Over ten thousand people gathered on the grounds of the iconic India Gate in Delhi, India; at the same time many thousands congregated at the United Nations Plaza in New York City. Why had they all come? Was it part of some global political protest? Yes and No.
It was June 21, the annual International Day of Yoga created by the United Nations in December 2014. In Delhi, New York, and many other places around the world people had assembled simply to practice yoga asanas together, and to affirm this year’s theme: “Yoga for Peace.”
It’s important for people seeking higher consciousness and peace on earth to join together, showing the unity of all people on this quest. And we can make every day of our life a “day of yoga,” if we understand it in a deeper way.
For “yoga” means “union”: uniting the individual soul with God through techniques, right attitudes, deep meditation, and devotion. Thus yoga is much more than just asanas, and should incorporate every aspect of our existence.
From Vedic times in India, the great sages taught an ideal scheme of life that embraced four stages from youth to old age leading us to true “yoga.” Let’s call these four stages the student, the householder, the advisor, and the free wanderer.* Each one can also be thought of as a part of the day to keep focused on God in that particular way.
The Student Stage
As you awaken each morning, train yourself to have your first thoughts be filled with devotion—to God, to a saint, or to whatever inspires you. If you can keep your mind spiritually focused and open to higher guidance before you become engaged in other activities, your whole day will be uplifted. Here are some words from Paramhansa Yogananda’s beautiful “Prayer at Dawn“: “With the opening of the earliest dawn and the lotus-buds, my soul softly opens in prayer to receive Thy light. Bathe each petal of my mind with Thy radiant rays!”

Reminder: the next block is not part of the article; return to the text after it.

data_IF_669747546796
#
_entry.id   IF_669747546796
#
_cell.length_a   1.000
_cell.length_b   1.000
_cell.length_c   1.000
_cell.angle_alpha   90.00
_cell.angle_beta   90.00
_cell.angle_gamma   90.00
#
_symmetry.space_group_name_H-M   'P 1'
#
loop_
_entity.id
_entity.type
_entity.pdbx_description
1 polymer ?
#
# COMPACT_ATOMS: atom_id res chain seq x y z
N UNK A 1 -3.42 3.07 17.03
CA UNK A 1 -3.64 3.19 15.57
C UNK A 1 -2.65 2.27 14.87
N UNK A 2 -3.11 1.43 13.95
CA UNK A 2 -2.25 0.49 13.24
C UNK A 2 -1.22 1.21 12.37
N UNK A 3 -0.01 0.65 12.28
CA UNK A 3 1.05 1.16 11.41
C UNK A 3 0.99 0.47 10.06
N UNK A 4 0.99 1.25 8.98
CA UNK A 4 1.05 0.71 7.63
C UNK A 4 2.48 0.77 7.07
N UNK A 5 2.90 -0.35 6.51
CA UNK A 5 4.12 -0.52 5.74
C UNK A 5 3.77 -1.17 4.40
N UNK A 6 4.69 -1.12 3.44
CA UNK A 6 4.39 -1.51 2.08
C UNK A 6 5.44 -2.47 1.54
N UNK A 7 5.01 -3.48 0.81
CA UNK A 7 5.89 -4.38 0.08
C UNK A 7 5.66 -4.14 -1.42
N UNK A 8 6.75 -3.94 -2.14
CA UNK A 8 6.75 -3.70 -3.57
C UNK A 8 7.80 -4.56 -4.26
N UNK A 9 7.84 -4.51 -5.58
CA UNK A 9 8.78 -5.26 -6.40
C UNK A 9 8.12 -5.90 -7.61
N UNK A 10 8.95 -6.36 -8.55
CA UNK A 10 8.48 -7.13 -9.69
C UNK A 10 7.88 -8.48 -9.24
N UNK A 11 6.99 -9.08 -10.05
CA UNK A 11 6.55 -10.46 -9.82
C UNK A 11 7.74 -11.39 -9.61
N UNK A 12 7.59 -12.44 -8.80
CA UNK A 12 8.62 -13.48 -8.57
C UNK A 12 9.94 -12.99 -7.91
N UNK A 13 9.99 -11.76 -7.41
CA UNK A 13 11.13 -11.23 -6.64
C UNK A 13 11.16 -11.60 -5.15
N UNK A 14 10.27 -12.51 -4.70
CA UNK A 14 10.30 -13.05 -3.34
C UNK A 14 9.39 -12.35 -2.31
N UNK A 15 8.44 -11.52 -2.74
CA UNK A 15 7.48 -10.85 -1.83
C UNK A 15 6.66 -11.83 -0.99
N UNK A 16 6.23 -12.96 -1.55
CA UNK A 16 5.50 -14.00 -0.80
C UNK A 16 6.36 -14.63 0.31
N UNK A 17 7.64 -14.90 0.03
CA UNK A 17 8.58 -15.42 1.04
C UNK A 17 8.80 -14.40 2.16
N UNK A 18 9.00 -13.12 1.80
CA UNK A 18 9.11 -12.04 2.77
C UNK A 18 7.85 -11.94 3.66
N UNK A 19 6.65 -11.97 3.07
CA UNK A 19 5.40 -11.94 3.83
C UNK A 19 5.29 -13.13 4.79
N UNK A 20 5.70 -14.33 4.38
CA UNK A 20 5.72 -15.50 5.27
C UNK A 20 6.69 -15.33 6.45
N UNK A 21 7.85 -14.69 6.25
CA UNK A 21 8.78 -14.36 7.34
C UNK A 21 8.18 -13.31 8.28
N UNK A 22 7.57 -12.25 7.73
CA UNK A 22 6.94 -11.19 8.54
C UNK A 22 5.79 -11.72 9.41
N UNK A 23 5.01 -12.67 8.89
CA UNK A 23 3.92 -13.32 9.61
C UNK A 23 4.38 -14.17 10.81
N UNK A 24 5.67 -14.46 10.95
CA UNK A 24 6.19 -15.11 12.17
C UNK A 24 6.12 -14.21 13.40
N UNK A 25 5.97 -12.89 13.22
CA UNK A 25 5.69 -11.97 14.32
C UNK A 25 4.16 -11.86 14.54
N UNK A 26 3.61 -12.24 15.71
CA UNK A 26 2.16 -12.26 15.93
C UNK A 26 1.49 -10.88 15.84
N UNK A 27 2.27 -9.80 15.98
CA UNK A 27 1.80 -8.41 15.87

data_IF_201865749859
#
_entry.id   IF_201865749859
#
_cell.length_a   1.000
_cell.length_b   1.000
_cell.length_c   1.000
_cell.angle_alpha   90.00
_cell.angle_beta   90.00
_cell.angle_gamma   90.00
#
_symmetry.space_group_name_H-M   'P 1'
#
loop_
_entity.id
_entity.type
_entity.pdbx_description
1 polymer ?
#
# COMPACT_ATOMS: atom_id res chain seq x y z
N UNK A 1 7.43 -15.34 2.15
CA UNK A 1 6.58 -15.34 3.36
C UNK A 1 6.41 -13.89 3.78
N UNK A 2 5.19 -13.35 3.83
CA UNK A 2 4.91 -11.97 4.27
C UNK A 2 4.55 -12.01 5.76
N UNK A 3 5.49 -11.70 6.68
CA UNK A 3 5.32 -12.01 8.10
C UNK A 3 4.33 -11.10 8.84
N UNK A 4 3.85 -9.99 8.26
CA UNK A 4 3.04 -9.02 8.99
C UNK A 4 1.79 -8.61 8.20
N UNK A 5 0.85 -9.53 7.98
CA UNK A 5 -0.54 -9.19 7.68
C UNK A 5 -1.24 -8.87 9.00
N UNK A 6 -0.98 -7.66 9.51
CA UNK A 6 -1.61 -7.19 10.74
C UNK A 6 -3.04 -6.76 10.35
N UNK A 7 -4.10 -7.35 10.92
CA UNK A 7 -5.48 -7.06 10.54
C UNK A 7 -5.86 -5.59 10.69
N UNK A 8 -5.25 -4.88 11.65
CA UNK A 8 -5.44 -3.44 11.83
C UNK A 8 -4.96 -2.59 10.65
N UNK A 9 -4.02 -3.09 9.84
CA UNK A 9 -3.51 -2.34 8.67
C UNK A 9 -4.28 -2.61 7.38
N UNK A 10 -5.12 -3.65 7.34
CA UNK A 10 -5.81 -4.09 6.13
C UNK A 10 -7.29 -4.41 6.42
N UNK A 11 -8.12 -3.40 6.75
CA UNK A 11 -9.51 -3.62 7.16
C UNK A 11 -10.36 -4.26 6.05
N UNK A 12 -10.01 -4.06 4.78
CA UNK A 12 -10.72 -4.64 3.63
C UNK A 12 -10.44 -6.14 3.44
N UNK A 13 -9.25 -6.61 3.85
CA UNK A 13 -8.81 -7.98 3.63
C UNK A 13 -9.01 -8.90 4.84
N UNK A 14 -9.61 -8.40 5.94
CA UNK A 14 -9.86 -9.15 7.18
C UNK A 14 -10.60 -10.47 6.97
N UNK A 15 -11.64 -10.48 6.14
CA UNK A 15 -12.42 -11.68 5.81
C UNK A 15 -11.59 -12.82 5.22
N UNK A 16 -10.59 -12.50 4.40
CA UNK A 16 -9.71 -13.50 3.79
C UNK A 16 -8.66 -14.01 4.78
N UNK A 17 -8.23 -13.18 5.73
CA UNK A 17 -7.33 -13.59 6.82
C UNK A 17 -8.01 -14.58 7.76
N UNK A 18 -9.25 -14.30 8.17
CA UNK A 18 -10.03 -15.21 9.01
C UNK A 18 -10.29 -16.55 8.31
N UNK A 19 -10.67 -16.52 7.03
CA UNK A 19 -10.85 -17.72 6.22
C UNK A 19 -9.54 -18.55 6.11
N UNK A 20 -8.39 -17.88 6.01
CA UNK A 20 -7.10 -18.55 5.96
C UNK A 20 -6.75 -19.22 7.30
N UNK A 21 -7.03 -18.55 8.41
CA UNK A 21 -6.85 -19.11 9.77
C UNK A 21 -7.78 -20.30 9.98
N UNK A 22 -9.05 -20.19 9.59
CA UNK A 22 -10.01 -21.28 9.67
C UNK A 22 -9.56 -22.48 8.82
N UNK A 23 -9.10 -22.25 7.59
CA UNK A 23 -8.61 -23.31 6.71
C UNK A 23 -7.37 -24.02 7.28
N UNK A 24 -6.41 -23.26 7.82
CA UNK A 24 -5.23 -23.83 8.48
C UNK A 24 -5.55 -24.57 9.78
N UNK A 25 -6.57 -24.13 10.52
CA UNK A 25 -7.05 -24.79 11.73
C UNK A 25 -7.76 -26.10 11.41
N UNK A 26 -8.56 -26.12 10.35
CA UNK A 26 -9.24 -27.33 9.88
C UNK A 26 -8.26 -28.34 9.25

The Householder Stage
After morning meditation, we move into the busy activities of the day to fulfill our responsibilities. Even though we are outwardly engaged, we can see and remember God in everything we do, and perform our duties with calmness and joy in service to Him. In Yoganandaji’s “Prayer at Noon,” he writes: “As the sun shines in the busiest streets, so may I behold Thy rays of protecting love in the crowded places of my life’s activities.”
The Advisor Stage
In this phase of life we begin to withdraw from involvement in outer activities. Our duty now is to serve in an advisory and training role for others. So as this “day of yoga” draws towards dusk, we can mentally detach ourselves from activity, and relax once more into the peace of meditation. In “Prayer at Eventide,” Yoganandaji says: “The day is done. Refreshed and sanctified with the sunshine of the day I pass through the portals of evening, dimly adorned with faint stars, to enter into the temple of silence and worship Thee.”
The Free Wanderer
The final stage is for the seeker to free himself from all worldly concerns and focus completely on the search for God. Our “day of yoga” has been completed. As we close our eyes in sleep, we can offer all of our activities and thoughts, successes and failures up to God. Thus we release our sense of egoic separation into longing for oneness with the Divine. In our Guru’s “Prayer at Night,” we find these words: “One by one I have closed the doors of my senses lest the fragrance of the rose or the song of the nightingale distract my love from Thee. I have left everything—but, where art Thou? Come, show Thyself!”
In these ways, every day can bring us closer to divine union. And a lifetime filled with such days is one that fulfills our true spiritual destiny.
Towards unity with God,
*If you want to know more about these stages, we recommend a new book from Crystal Clarity Publishers: The Four Stages of Yoga, by Nischala Cryer.